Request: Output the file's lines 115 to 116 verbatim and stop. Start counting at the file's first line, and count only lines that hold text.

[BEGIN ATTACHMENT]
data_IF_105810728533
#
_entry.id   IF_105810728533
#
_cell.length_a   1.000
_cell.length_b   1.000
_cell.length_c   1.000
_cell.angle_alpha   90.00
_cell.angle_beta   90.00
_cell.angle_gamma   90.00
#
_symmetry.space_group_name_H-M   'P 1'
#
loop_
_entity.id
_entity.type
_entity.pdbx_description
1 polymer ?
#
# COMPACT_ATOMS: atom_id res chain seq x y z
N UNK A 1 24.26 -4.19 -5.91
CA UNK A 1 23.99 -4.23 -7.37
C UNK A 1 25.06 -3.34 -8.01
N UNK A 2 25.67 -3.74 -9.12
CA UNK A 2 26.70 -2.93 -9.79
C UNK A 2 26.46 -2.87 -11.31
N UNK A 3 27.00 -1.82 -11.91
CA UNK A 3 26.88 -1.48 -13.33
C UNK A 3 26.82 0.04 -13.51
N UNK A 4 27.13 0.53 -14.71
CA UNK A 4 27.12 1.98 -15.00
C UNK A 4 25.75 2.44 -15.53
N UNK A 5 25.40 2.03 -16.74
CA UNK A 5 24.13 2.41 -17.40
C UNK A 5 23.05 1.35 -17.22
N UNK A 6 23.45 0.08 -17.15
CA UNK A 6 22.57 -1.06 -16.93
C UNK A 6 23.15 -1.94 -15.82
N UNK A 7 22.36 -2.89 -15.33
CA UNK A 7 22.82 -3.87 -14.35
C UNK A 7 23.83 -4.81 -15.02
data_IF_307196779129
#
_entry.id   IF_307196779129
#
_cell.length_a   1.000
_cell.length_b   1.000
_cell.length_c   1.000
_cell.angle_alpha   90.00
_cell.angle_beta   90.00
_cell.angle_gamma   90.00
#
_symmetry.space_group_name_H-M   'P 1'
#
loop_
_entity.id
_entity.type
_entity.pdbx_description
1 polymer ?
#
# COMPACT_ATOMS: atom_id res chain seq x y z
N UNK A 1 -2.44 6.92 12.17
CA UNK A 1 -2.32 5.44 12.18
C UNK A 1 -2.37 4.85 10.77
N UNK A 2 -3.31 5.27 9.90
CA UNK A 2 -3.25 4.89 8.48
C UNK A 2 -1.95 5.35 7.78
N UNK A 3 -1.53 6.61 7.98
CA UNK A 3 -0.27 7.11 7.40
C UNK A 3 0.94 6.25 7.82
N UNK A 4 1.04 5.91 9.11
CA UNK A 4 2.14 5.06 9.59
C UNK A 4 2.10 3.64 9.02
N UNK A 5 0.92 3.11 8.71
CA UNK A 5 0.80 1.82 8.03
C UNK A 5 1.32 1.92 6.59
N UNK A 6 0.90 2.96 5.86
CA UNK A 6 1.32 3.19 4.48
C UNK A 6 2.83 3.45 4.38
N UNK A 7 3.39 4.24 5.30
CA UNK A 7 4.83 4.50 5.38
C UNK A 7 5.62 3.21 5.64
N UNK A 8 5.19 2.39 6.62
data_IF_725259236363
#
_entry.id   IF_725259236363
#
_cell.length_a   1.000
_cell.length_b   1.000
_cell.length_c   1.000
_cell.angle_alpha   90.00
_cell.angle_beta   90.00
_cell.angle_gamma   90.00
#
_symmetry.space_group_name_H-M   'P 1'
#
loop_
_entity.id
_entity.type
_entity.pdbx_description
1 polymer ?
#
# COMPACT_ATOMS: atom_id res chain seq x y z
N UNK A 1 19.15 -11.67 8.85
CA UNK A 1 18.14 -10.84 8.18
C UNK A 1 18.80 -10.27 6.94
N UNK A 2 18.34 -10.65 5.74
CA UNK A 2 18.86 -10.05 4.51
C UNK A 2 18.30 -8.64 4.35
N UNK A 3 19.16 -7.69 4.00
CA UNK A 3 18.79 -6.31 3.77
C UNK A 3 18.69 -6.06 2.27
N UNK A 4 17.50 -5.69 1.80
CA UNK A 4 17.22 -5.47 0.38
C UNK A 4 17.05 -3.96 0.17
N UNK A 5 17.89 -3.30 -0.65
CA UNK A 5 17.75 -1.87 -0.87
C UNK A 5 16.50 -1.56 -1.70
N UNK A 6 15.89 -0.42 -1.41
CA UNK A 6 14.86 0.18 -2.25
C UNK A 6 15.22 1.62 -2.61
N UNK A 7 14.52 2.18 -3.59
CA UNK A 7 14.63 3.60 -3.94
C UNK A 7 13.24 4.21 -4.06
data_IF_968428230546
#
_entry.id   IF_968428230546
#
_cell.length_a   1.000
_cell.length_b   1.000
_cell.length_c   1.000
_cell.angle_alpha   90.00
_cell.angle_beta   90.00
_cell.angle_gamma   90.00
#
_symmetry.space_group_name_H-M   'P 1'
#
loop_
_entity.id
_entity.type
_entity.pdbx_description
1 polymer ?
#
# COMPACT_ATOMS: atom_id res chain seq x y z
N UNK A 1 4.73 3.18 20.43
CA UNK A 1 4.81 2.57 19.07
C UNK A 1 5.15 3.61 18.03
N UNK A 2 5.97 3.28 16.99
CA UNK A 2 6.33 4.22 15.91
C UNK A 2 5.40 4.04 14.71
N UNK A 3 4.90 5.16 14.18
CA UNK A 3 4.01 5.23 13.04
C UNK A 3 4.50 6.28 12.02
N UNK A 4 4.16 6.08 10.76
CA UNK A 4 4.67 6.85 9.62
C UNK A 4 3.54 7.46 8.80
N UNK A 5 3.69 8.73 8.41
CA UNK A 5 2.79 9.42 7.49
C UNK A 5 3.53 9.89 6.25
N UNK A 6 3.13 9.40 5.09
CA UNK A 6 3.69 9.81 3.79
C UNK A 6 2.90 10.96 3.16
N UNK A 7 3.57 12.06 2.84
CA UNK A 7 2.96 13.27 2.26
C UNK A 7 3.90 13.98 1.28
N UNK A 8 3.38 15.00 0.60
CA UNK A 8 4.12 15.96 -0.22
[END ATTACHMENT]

C UNK A 4 17.05 -3.96 0.17
N UNK A 5 17.89 -3.30 -0.65